Becoming strategic: Endogenous consumer time preferences and multiperiod pricing
© 2020 INFORMS Pricing over multiple periods under forward-looking, strategic consumer purchasing behavior has received significant recent research attention; however, whether consumers actually benefit from this behavior and would voluntarily choose to be strategic has not been previously considered. We explore this question by developing a model of endogenous time preferences, consistent with microeconomic theories of boundedly rational intertemporal decision making, in which consumers choose to become strategic by exerting costly effort. We show three key implications of this choice. First, considering the consumer choice to be strategic can have a significant impact on firm and consumer decisions-in particular, qualitatively impacting the firm's optimal pricing policy. Second, it is possible to increase firm profit, consumer surplus, and social welfare simultaneously by increasing the cost of strategic behavior, suggesting that firms can, essentially, force consumers to be myopic and make all parties better off; this helps explain how firms that do the most to make strategic behavior difficult are able to attract more demand and be successful in the marketplace. And third, efforts to mitigate strategic consumer waiting by committing to future prices instead of pricing dynamically may decrease the cost of strategic behavior and backfire, encouraging more consumers to be strategic; hence, in contrast to most previous research, price commitment may yield lower profit than dynamic pricing if consumers can choose to be strategic.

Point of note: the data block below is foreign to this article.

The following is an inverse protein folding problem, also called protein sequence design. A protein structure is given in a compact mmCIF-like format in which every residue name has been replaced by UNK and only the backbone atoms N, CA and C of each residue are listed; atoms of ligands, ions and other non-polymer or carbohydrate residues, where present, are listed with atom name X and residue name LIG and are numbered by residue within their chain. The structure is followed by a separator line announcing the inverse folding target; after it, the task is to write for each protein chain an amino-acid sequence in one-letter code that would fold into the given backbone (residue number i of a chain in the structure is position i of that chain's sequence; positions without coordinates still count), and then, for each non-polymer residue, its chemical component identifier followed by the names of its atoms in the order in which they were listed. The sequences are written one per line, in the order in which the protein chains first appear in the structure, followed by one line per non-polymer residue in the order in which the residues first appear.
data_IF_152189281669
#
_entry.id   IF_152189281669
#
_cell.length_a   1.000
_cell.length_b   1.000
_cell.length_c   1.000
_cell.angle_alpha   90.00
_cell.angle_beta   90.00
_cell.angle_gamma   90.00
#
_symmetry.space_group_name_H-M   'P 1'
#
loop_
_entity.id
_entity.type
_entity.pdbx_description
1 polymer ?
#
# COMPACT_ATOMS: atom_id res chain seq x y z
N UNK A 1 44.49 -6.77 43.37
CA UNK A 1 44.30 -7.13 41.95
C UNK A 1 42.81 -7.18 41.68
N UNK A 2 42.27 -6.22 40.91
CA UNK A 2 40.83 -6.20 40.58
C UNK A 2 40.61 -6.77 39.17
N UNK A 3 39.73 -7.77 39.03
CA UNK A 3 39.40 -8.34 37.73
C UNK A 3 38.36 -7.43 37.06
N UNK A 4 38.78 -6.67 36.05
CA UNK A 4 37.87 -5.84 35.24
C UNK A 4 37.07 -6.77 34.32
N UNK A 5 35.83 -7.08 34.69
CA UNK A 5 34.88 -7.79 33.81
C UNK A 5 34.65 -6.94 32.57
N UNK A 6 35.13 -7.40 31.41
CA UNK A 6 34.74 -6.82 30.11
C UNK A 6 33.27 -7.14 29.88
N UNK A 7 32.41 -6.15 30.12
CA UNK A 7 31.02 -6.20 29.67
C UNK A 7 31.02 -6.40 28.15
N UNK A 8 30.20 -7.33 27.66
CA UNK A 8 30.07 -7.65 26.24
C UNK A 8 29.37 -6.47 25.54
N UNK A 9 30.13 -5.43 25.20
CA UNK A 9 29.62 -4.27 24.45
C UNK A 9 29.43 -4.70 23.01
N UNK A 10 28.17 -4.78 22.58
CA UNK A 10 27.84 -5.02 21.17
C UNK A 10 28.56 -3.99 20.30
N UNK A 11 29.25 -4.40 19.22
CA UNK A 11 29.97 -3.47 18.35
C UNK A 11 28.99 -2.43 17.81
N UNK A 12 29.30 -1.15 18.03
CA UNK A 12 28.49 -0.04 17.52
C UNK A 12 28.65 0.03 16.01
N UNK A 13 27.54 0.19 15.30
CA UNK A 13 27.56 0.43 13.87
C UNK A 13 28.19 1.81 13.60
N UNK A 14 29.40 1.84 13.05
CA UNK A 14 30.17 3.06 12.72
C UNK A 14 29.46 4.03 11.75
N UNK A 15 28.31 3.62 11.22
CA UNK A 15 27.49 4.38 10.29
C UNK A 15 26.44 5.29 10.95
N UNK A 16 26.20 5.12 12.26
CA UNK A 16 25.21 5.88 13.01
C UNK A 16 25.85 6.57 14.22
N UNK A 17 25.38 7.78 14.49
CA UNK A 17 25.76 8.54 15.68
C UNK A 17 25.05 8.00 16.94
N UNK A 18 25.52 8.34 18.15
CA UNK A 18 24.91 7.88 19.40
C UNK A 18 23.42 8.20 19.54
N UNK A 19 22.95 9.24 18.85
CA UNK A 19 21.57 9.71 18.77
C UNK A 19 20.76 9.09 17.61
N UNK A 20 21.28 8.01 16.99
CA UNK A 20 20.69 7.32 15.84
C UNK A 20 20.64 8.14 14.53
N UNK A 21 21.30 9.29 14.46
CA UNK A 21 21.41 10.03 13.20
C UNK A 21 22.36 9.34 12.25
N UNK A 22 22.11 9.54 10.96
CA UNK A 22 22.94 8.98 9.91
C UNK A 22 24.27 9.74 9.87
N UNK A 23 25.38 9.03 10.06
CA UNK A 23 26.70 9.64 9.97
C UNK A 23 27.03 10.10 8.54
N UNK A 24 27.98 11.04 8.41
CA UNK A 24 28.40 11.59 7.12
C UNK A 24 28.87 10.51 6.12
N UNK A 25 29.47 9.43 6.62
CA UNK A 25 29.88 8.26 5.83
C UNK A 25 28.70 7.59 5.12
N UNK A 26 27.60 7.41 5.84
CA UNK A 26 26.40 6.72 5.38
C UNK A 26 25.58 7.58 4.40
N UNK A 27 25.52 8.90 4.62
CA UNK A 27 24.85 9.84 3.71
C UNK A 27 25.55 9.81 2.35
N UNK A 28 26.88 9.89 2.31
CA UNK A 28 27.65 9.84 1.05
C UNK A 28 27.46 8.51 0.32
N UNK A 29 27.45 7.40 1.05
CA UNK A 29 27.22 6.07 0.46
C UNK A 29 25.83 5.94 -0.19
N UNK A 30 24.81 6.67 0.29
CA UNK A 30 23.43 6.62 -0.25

Aflaki, A; Feldman, P; Swinney, R
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